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How did Clinton aide’s emails get lost?

8 Jul 2016 by Dan Clark

Critical files missing, according to State Department

According to a court filing on July 4 2016, lawyers allege that the State Department “cannot find any text messages sent to or from former Secretary of State Hillary Clinton and cannot locate any emails received or sent by a key information technology staffer during her tenure.”

The ‘staffer’ in question – Bryan Pagliano – an aide who was reportedly on Clinton’s payroll at the time and who maintained the private server where her email messages were stored – has consequently been put under the spotlight himself.[vc_column width=”2/3″]As has been widely reported, last year US government investigators said they’d found classified information in emails from Hillary Clinton stored on her private server. The FBI this week recommended no charges against Ms Clinton over her handling of classified information on a private email domain, but called it “extremely careless.” However, last December the State Department acknowledged it could not locate the main archive of Pagliano’s messages from the Clinton era.[vc_column width=”1/3″]During the course of the State Department’s investigation, it advised that its searches for Clinton texts, BlackBerry instant messages and emails belonging to Pagliano all came up empty for a period of May 2009 through February 2013. Pagliano himself is reported to have sought immunity with the Justice Department in return for providing information to FBI agents investigating Ms Clinton’s server, and how more than 2,000 classified messages ended up on that system.

It appears that official emails were not routinely archived during Ms Clinton’s tenure, but although an extensive search has revealed large volumes of messages belonging to various aides, there is a huge gap covering Pagliano.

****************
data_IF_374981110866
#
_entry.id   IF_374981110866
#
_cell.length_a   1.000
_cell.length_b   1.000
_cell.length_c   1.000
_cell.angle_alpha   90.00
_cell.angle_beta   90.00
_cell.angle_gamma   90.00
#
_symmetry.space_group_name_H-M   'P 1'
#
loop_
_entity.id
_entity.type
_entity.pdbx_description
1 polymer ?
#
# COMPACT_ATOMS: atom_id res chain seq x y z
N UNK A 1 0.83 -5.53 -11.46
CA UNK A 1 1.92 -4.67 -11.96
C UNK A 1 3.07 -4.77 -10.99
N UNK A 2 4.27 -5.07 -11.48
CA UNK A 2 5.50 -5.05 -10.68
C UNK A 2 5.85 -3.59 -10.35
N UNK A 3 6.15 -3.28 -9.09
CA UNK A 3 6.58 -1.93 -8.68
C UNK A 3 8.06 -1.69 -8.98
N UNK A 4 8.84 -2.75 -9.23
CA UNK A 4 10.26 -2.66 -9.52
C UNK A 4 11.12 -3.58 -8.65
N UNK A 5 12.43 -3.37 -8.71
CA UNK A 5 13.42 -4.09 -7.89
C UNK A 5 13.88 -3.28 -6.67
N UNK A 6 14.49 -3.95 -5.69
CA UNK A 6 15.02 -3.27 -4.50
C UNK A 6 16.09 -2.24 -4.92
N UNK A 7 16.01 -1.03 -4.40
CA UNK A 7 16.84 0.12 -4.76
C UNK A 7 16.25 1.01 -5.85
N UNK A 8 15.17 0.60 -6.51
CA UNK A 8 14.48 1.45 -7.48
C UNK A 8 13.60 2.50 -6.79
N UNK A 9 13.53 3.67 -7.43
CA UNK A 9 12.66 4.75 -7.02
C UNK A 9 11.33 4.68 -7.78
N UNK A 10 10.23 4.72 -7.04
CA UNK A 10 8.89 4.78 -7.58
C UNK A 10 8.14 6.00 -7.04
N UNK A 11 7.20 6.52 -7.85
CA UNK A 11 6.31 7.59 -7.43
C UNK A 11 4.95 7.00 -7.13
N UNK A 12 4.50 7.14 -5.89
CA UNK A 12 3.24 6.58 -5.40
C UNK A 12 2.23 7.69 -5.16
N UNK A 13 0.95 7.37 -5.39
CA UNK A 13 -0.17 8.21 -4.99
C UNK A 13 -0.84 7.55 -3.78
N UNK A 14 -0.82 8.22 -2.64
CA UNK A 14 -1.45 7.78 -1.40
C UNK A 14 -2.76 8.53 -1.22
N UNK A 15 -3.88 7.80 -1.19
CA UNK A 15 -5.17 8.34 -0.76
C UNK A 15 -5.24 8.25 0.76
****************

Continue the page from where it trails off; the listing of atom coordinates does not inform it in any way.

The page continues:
The offline PST jinx strikes again

So what’s the problem with the missing Pagliano emails? It appears that for the period in question they may well have been stored in an offline PST file – the local file created by common versions of Exchange/Outlook. PSTs are widely recognized to be vulnerable and insecure and from time to time they go missing.

The problem is that PSTs are not controlled and managed centrally. They can be freely modified and moved about on individual user machines. They can even be stolen – as happened with the infamous Sony hack. Now, we’re not suggesting anything malicious happened to Mr Paglianio’s PST. But it was surely unwise to risk putting potentially highly-sensitive government-related information into an unmonitored local file of any description.

State Department spokeswoman Elizabeth Trudeau said that: “The Department has searched for Mr. Pagliano’s email PST file and has not located one that covers the time period of Secretary Clinton’s tenure…The Department has located a PST from Mr. Pagliano’s recent work at the Department as a contractor, but the files are from after Secretary Clinton left the Department.”

Find your PSTs and eradicate them

Having PSTs on the loose puts any organization at risk. The only safe way of dealing with PSTs is to migrate the data out of them and to then permanently eradicate them.

It may be that the machine or drive that held Mr Pagliano’s PST has been destroyed, but there are likely to be traces of it somewhere. Quadrotech’s PST FlightDeck would be a good way to start; it has the industry’s best track record of locating and migrating offline files on desktops, laptops, servers, removable media and even Macs.

Old PSTs have a habit of coming back and biting you, years after they were in use. So whether you’re chasing down compliance in the State Department, or just running an everyday business, you really need to get hold of your data and to get rid of your PSTs. Now.

The story continues

It appears Ms Clinton’s not out of the woods yet.

The State Department has re-opened its review following the conclusion of the FBI investigation.  A BBC correspondent notes that: “While the most serious consequence – loss of security clearance – seems impossible (bordering on absurd) to enforce on Mrs Clinton were she to be elected president, it could prevent her from placing any affected staff into high levels of her administration.”

One supposes Mr Pagliano would be one of those ‘affected staff’.

The missing PST saga seems set to run and run.